We will probably not see a major nuclear arms race in Europe, but we will definitely see one in Asia, and, given the regions historical political instability, and the fact that Asia is much closer to Australia than Europe, thatís far worse.
Posted by My name is Dylan, Thursday, 14 June 2007 3:50:42 PM
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A good post Marko

I think the US and Russian military establishments need each other. Long may they be equally matched in nuclear missiles.

After 6 years of Dubya Putin is looking more cerebral and mature as each day passes.

I think the media are looking at European BMD and Russian missiles because America's media empire wants to keep us busy,

Meanwhile my blog, Pete's Blog, is looking at nuclear missile issues as close to Australia's region as possible http://spyingbadthings.blogspot.com .

On AUSTRALIA TO GO NUCLEAR using the Harpoon missiles we already have see http://spyingbadthings.blogspot.com/2007/06/australia-to-go-nuclear.html

Pete
Posted by plantagenet, Thursday, 14 June 2007 7:20:35 PM
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yes, I would agree that the military-industrial complex plays a huge part, if not decisive, in all this stuff. The fact that the institutions of the national security state endure despite the end of the cold war leads one to think that enduring policies and postures will continue despite the demise of the "Soviet threat." High tech industry is never developed by markets.

I think we should be a little bit carfeul about MAD. That was more a declared policy than an actual policy. US nuclear doctrine has never really embraced MAD although MAD was reality esp after the Brezhnev builldup. Ever since US has tried to escape MAD but the point made about accidental nuclear war is very interesting and worth exploring.

Pete, cool pic of Indian nukes at your blog. I have some comments there.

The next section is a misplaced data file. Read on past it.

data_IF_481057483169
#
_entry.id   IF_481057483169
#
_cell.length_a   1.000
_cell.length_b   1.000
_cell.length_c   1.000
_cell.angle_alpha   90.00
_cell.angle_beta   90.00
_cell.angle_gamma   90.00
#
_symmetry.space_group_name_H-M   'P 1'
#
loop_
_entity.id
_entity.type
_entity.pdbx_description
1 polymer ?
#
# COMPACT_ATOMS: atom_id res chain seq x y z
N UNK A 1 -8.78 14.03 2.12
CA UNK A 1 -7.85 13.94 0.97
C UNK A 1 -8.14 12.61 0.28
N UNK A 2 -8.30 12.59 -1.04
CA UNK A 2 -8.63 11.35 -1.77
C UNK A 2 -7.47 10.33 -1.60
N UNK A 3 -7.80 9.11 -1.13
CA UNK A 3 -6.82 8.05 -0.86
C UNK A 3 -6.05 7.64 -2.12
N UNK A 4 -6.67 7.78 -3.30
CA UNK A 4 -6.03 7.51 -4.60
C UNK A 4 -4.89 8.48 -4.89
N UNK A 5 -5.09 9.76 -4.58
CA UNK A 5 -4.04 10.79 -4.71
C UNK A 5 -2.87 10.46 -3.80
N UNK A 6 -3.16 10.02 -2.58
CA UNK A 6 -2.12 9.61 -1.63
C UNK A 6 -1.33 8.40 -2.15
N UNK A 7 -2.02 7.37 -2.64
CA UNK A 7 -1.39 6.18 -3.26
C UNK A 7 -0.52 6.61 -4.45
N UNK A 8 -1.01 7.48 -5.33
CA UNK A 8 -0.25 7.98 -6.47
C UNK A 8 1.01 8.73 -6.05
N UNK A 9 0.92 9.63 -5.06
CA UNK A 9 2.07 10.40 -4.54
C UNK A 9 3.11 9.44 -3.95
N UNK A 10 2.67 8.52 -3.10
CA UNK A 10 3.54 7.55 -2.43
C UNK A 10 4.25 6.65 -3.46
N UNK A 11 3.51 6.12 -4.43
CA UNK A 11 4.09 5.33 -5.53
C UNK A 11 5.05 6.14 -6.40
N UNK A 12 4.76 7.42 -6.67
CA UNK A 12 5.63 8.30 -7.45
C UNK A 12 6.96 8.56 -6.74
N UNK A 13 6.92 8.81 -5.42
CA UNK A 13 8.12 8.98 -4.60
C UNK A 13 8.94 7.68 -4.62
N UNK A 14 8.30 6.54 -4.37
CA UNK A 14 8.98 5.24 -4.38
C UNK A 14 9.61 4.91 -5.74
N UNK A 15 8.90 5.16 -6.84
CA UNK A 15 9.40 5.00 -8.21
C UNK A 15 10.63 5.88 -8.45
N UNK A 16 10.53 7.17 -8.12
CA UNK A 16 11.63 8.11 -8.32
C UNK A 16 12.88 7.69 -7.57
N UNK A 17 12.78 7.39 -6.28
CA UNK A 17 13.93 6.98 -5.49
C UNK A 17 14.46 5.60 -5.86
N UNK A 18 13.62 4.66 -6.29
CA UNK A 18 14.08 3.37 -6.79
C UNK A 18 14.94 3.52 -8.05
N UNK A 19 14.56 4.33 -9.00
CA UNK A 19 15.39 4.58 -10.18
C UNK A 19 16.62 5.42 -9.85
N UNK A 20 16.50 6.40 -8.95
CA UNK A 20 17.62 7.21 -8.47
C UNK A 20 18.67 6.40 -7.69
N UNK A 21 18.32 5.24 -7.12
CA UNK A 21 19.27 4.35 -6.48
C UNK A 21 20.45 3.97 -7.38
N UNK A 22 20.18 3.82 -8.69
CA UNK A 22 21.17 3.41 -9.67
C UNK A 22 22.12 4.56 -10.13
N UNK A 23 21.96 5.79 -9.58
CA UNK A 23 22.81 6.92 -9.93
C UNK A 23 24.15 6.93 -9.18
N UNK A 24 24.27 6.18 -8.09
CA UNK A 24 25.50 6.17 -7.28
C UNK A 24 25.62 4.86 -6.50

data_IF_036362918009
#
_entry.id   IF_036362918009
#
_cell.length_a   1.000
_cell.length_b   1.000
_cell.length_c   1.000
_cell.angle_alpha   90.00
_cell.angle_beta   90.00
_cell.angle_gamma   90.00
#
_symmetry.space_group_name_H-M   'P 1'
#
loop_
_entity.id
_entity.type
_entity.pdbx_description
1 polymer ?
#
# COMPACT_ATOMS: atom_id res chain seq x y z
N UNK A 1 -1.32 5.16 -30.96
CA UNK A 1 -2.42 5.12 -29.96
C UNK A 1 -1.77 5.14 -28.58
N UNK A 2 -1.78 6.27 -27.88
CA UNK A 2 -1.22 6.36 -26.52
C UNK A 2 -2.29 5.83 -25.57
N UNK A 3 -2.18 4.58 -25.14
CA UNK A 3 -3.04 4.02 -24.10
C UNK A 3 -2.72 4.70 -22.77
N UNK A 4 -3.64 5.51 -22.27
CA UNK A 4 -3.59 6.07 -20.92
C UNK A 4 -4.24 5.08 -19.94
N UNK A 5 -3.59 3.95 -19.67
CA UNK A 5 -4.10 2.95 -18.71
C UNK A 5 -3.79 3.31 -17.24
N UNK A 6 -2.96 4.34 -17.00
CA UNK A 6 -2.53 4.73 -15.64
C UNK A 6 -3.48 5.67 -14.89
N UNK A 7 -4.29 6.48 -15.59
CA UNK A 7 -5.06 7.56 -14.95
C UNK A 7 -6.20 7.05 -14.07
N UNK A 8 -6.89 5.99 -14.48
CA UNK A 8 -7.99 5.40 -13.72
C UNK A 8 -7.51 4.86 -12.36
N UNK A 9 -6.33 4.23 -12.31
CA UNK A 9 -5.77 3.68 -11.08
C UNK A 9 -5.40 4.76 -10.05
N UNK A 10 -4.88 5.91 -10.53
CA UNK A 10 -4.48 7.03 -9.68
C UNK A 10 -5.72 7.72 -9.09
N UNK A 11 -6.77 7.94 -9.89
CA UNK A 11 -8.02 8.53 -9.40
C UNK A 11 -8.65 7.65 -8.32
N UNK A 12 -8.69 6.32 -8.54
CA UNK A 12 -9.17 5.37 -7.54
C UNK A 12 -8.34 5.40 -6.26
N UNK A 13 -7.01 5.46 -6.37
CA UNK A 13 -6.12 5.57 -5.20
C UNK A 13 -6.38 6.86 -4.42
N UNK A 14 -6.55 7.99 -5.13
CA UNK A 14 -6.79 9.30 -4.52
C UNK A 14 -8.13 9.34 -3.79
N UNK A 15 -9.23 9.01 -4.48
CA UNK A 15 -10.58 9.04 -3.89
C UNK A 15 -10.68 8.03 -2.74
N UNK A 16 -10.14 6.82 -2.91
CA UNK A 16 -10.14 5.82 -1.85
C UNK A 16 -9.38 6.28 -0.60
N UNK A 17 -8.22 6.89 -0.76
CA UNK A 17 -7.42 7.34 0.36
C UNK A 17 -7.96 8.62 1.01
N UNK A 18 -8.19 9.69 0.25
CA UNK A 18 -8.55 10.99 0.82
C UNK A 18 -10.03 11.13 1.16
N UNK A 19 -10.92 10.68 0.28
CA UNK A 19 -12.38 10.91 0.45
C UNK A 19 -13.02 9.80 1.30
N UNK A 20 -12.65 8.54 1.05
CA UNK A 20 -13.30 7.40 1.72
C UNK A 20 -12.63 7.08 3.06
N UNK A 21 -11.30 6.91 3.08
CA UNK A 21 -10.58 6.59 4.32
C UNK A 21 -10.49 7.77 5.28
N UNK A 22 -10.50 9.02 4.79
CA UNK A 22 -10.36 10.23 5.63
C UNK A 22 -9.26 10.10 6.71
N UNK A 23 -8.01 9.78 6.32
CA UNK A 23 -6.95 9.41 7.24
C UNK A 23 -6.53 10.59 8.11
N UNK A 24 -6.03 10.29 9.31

Posted by Markob, Friday, 15 June 2007 9:46:23 AM
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Marko

I agree that the US military and its supporting industries dream up threats to justify their existence.

But the nuclear missile threat from rogue states will exist in the near to medium term (5 to 15 years) and may kill millions.

This means (I believe) Japan will be making a rational decision to work with the US to develop a viable ballistic missile defence (BMD) before North Korea develops a viable nuclear missile system. 3 "airliner missiles" cost the US $10s of billions after 9/11 and one accurate missile hit from North Korea could cost Japan many times more. So a cost benefit argument is there favouring BMD deployment against the comparitively few missiles North Korea could field.

Similarly Iran may only be able to field comparitively few missiles against states that are nearer to it (at first) ie Saudi Arabia and Israel.

Against many missiles with MIRVs the cost benefit argument goes out the window. But there we are talking a less likely Russia, China, India threat.

Meanwhile Pakistan is a wild card with too many missiles but it knows India might destroy given an excuse if the US doesn't do it first.

I think BMD is a rational response to countries that have been desperately staking so much of their limited income so few nuclear nuclear bombs.

BMD planning IS the "justice" of countries who have been in the Bomb making business longer and so have more Bombs and other technical advantages. Significantly such potential "victors" just happen to have a reliable track record of not starting nuclear wars.

It potentially extremist Muslim states with nuclear weapons (Iran, Pakistan) and "starve to make Bombs" despotisms (North Korea) that should be prevented from kiliing us.

BMD may well be worth the cost given military spending will be astronomical anyway.

Pete
http://spyingbadthings.blogspot.com/
Posted by plantagenet, Saturday, 16 June 2007 1:00:24 AM